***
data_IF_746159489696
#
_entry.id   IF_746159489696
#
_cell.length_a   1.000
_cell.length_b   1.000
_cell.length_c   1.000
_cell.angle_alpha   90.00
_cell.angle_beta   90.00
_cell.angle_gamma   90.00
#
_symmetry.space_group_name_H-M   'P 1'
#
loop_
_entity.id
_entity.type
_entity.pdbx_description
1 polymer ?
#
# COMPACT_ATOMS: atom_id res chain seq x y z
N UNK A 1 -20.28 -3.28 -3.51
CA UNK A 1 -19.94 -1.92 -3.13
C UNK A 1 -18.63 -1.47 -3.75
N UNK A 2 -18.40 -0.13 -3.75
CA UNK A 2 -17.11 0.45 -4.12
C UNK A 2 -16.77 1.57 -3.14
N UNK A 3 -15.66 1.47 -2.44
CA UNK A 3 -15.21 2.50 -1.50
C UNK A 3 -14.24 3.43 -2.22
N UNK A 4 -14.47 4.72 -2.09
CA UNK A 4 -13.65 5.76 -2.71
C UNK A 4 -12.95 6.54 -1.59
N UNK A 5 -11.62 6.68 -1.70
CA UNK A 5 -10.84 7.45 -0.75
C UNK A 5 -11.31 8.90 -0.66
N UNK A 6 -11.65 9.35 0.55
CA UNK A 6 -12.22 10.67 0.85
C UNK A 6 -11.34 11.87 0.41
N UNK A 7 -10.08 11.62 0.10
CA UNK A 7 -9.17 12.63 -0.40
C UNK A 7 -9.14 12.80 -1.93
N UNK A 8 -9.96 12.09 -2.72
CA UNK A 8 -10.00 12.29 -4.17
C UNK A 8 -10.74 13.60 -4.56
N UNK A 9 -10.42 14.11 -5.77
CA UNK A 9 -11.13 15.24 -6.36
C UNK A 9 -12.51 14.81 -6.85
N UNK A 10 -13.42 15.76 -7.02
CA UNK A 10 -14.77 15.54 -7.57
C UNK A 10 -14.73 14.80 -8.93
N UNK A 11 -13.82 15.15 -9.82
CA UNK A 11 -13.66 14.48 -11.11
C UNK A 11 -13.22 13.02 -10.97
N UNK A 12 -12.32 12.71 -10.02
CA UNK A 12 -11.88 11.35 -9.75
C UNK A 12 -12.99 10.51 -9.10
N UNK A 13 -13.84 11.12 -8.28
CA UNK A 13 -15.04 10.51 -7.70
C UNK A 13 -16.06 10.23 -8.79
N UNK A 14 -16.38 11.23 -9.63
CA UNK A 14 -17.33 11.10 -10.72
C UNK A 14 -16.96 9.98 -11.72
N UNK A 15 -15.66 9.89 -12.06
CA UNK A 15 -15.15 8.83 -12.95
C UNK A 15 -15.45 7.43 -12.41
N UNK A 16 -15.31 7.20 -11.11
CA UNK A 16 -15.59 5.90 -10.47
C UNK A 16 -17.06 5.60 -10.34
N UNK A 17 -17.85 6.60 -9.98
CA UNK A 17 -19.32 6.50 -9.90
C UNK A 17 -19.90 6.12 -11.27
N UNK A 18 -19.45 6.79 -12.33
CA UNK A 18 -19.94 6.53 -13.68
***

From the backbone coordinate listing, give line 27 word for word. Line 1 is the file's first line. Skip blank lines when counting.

N UNK A 3 -15.66 1.47 -2.44